I received an email today telling me that my tax refund was ready, and that when I gave my bank details they could deposit the amount of $528.15 into my account.
Obviously a scam, but with a fantastic twist:
What I love about this scam is that they’ve kept the amount reasonable. It was purely because of the low amount that I actually opened the email. I mean, I could totally have a refund of that amount sitting somewhere. Millions? Don’t be stupid! Thousands? I wish! But hundreds?
It was worth opening.
So, with it being the prickly end of the fortnight, I opened it.
A thousand pelicans with fire in their beaks leaped out of my computer screen, and sirens and bells and whistles deafened me with a passionate warning: It’s a scam! I closed the email, marked it as Spam and realised, sadly, that the floodgates had been opened.
I am now receiving a large amount of spam email. I have a rather hefty allocation of emails for penis enlargements and Viagra. Unless it comes in glove form, I’m not interested. But how did I go from a dodgey tax return to a limp willy? What kind of person do scammers think I am? Why am I in receipt of such a peculiar array of spam?
Let’s build a profile:
- Low income earner
- Difficulties in achieving and sustaining an erection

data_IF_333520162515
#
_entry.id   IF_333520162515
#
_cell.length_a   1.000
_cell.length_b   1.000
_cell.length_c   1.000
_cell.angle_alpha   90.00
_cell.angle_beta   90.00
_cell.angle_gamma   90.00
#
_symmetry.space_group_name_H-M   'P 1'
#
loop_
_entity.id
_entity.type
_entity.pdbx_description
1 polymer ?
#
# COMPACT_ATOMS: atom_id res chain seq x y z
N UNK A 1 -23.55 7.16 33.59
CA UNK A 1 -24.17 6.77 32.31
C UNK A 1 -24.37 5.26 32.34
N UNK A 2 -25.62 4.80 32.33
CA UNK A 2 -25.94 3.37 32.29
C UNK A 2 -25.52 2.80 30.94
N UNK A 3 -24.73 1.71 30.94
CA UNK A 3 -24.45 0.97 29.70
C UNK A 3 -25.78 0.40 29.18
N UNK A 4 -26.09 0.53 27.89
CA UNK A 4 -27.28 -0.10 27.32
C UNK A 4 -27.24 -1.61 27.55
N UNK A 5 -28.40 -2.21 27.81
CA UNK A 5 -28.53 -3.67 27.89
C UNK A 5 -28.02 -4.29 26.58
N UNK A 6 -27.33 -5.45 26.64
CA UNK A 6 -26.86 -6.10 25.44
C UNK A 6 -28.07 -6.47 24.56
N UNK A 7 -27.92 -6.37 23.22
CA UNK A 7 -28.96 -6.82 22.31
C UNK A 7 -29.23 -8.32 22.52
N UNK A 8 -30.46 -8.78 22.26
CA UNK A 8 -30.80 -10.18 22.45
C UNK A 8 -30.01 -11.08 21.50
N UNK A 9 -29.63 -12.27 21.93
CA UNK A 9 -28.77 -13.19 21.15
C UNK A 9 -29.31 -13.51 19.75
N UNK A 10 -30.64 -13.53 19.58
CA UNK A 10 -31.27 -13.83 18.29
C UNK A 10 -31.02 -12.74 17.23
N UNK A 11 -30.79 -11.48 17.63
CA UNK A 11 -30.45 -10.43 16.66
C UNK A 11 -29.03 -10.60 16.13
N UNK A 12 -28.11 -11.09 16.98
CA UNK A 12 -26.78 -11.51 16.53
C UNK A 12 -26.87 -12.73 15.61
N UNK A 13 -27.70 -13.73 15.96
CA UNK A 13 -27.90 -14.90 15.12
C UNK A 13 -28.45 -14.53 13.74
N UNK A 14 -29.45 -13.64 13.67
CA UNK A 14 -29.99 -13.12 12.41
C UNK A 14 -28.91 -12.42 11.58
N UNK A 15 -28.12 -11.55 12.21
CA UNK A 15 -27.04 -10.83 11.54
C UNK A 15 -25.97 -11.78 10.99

- Very small of penis
- Forgetful with tax returns
- Has need for medical marijuana
- Enjoys gambling, particularly on football
- Has a keen interest in supporting overseas families, particularly from Nigeria
The sad thing is this: except for the penis and the football… they’re kind of onto something here. But wait, I don’t think this is a bad thing. It’s OK with me that I’m other person minded, and that I maintained email contact with a young woman in Nigeria for some time, because I couldn’t afford to send her any money. I even made contact with local church groups to try to organise some support for her. They’re the ones who pointed out that I had been sucked in. And I’m not rich, nor am I likely to be in the near future. But I like that money holds little value for me. I like that a tax return of $528.15 would be a HUGE thing for me, and I like that when it turned out to be a scam, my world continued to function.
So, scammers, I am now wiser, more aware of your tricks and trips and tomfoolery. And while I am aware of why I get these emails, I’m going to start choosing to see it as a good thing. I’m a decent person – and yes, if I was male I probably would have weak whistle – but I choose to believe the best in people, I choose to trust, I choose to smile. And I will probably still consider believing some of what you send me. I’ll weigh it up before I open it. And depending on the time of the fortnight or the year or the month, I may open it.
But not the Viagra ones, though. I’m totally sure that I do not have a penis.
So it seems fitting to end this post with the wise words of Deborah Conway, long time lady crush and amazing Australian muso who never really got the attention she deserves: “I slid right into your hands, and you grabbed me and told me how you’d understand. Whatever I wanted to be – and I believed for a while, your believing in me. I’m turning circles again, caught in a spin. I’m a high fly trapeze to you, little worm: earth bound and dirty and still on your knees.”